Google buys Bump, the smartphone file sharing company

Google logoBump, the company best known for their data sharing app that requires you to "bump" two smartphones together, has been bought by Google. Besides their namesake app, Bump also developed an app called "Flock" (no, not the social Web browser) that will automatically create geotag-based group photo albums with your Facebook friends.

Bump posted the announcement on their company blog earlier today:

We’re excited to announce that the Bump team is joining Google!

Our mission at Bump has always been to build the simplest tools for sharing the information you care about with other people and devices. We strive to create experiences that feel like magic, enabled behind the scene with innovations in math, data processing, and algorithms. So we couldn't be more thrilled to join Google, a company that shares our belief that the application of computing to difficult problems can fundamentally change the way that we interact with one another and the world.

Bump and Flock will continue to work as they always have for now; stay tuned for future updates.

We’d like to extend a special thank you to all of you who have used our products so far. It continues to be a pleasure to serve you, and your feedback and evangelism inspire us every day.

David Lieb

CEO and cofounder

Bump

 

Bump logo

It remains unclear what Google would want with the company.

The Bump app could be seen as primarily a competitor to NFC, a "tap to share" feature that Google has been pioneering in Android. Sharing with Bump isn't any easier than Google's usual solutions of "NFC" or "The Cloud," though it has a small leg up on NFC since it doesn't require any additional hardware (and therefore works with iPhones). Currently, there really is no easy way to transfer a file from an Android phone to a computer outside of a cable or a sync app like Google Drive. Bump will allow you to transfer from a smartphone to a computer by loading the bump website and hitting the spacebar with your phone. It's also worth noting that in iOS 7, Apple added "AirDrop," an ad-hoc Wi-Fi file sharing feature. It's possible Google feels they need to keep up.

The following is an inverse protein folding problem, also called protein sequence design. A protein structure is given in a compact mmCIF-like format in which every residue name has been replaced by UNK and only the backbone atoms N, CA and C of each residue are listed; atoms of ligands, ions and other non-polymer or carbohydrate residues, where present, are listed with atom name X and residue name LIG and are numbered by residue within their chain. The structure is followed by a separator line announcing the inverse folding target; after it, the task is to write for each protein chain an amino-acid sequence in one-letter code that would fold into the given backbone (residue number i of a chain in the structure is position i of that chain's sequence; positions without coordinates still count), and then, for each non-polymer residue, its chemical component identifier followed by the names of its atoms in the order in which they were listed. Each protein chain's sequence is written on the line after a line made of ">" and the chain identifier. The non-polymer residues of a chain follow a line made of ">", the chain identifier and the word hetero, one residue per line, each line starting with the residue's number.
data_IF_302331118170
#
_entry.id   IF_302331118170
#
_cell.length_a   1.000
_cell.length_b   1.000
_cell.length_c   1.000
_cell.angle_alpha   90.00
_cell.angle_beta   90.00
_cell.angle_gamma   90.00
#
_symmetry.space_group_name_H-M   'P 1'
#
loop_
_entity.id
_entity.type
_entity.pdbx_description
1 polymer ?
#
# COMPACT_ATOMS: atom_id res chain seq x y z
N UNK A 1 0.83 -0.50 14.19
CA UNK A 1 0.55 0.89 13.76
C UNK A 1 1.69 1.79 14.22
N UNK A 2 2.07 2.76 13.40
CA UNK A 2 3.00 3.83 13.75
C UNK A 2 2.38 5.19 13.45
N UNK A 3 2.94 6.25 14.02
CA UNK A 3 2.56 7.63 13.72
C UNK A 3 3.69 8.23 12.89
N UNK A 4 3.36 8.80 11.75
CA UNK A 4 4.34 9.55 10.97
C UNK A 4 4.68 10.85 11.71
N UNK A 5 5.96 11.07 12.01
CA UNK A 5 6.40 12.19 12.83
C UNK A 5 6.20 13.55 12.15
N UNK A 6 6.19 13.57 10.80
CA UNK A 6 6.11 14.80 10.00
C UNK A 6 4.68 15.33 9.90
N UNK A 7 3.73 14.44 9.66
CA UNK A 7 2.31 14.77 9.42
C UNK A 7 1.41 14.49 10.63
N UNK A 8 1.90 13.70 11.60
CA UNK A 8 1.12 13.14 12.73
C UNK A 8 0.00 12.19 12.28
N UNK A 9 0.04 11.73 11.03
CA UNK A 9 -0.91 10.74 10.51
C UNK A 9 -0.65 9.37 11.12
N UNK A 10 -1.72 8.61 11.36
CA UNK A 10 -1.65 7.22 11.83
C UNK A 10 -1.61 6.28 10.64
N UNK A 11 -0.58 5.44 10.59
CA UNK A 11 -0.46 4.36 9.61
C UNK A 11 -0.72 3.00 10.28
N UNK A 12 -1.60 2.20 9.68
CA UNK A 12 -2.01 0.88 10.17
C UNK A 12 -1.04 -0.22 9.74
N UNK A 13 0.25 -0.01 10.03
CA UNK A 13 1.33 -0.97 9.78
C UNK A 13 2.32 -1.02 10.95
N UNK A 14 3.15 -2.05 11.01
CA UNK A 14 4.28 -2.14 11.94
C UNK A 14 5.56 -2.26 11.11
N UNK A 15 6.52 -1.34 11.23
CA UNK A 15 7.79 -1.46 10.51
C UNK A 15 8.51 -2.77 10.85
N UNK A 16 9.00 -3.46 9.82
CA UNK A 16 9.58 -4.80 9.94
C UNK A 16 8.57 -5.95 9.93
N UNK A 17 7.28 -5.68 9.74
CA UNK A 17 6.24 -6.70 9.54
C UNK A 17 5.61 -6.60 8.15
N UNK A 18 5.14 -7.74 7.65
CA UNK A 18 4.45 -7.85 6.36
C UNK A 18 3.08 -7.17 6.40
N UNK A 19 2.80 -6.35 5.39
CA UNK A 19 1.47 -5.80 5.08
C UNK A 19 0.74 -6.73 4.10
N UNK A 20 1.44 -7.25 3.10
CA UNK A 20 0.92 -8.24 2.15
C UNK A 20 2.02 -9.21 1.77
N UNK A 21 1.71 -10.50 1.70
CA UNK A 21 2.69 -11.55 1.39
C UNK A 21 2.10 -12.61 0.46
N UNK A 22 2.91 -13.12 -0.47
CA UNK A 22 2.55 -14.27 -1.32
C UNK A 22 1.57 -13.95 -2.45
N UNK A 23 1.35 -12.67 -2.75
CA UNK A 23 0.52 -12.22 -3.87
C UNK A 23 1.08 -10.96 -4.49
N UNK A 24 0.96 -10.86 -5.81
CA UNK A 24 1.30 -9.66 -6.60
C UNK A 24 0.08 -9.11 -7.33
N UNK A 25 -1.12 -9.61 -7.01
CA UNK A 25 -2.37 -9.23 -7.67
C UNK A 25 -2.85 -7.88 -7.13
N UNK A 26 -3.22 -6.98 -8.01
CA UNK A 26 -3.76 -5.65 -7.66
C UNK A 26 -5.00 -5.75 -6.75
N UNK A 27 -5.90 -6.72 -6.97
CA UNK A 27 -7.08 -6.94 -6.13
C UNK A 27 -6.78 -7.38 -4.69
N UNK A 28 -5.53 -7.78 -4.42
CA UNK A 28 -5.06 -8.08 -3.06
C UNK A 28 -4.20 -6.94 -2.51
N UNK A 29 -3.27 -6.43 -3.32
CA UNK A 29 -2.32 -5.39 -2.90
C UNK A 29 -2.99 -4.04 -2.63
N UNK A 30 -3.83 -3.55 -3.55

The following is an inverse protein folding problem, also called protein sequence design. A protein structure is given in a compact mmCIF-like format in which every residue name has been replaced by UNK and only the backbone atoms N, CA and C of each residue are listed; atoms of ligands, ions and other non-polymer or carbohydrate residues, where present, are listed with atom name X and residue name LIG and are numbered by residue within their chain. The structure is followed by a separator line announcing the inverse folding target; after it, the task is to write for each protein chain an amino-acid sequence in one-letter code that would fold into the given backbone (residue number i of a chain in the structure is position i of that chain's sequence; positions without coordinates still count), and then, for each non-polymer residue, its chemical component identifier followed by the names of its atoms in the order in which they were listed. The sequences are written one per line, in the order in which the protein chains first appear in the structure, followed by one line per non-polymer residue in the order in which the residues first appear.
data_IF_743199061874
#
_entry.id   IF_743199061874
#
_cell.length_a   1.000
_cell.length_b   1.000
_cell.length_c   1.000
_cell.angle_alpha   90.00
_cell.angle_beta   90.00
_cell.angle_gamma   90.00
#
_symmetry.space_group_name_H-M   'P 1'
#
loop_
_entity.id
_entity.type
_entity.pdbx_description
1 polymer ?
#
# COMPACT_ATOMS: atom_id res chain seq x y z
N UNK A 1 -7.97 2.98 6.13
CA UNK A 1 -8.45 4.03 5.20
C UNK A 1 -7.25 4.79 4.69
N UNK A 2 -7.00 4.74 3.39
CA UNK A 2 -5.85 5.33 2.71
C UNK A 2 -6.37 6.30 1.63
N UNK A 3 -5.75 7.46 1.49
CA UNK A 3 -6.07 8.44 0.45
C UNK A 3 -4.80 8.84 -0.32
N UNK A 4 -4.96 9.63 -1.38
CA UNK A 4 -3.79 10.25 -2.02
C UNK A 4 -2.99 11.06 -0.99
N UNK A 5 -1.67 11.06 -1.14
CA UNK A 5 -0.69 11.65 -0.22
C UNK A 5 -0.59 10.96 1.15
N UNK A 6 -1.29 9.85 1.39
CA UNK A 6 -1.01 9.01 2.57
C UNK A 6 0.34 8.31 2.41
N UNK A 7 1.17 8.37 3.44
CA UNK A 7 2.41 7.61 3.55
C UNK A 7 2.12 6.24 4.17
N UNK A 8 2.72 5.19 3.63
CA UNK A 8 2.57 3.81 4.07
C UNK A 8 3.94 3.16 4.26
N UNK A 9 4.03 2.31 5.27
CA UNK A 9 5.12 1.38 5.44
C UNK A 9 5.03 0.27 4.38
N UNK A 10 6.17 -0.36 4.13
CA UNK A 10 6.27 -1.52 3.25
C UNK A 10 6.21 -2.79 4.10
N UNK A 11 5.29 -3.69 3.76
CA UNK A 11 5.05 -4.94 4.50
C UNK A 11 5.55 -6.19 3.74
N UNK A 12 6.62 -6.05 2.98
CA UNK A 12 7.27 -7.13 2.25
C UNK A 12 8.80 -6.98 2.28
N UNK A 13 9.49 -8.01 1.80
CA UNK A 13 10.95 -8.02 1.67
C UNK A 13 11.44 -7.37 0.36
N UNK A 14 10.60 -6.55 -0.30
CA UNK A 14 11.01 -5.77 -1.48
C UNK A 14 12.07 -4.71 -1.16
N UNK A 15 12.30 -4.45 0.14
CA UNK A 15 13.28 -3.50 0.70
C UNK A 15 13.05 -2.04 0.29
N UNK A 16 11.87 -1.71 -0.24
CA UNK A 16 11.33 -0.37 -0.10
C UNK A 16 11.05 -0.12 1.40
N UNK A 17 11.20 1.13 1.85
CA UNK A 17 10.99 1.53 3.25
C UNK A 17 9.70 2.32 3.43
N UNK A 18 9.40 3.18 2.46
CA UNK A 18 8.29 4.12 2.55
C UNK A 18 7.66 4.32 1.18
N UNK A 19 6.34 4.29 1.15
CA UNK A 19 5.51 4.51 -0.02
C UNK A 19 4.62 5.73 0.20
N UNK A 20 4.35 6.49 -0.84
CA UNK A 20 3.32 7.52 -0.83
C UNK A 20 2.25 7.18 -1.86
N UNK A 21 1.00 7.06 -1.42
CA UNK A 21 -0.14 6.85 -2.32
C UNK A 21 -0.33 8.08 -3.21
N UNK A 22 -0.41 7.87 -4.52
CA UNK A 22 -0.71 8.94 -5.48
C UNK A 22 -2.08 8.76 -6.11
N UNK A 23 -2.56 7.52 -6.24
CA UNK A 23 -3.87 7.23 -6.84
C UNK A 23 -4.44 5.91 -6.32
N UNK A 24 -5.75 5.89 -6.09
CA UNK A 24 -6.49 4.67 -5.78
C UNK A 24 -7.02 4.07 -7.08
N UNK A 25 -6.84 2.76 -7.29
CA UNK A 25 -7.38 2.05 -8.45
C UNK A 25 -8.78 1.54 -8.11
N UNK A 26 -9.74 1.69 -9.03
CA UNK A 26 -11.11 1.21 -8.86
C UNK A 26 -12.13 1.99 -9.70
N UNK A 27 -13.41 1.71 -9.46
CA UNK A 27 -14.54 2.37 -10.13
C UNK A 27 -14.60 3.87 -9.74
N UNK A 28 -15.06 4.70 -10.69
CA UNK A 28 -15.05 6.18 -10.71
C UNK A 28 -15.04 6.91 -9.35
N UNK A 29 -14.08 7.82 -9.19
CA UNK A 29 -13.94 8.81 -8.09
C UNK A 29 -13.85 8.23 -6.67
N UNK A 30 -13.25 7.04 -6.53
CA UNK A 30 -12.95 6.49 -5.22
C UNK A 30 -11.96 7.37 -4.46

The other possibility is that Google's acquisition-happy Google+ division bought Bump for the Flock photo sharing app, but Google+ already has an automatic group photo feature called "Party Mode." Flock seems to basically be a geotag matcher that would be pretty trivial to clone. Flock scans your photo album, and if a stored photo location matches a friend's (a friend that is also using Flock), it creates a group album. With only 280 ratings on the current version on the App Store and only 10,000 to 50,000 installs on Google Play, it's not exactly setting the world on fire.

The acquisition announcement letter also states that Bump's two apps will keep working and continue to receive updates. With announcements like this though, you can never be sure how long that will last. For now we can only guess at what exactly Google wants with the company.

Source: Ars Technica

Tags: Google

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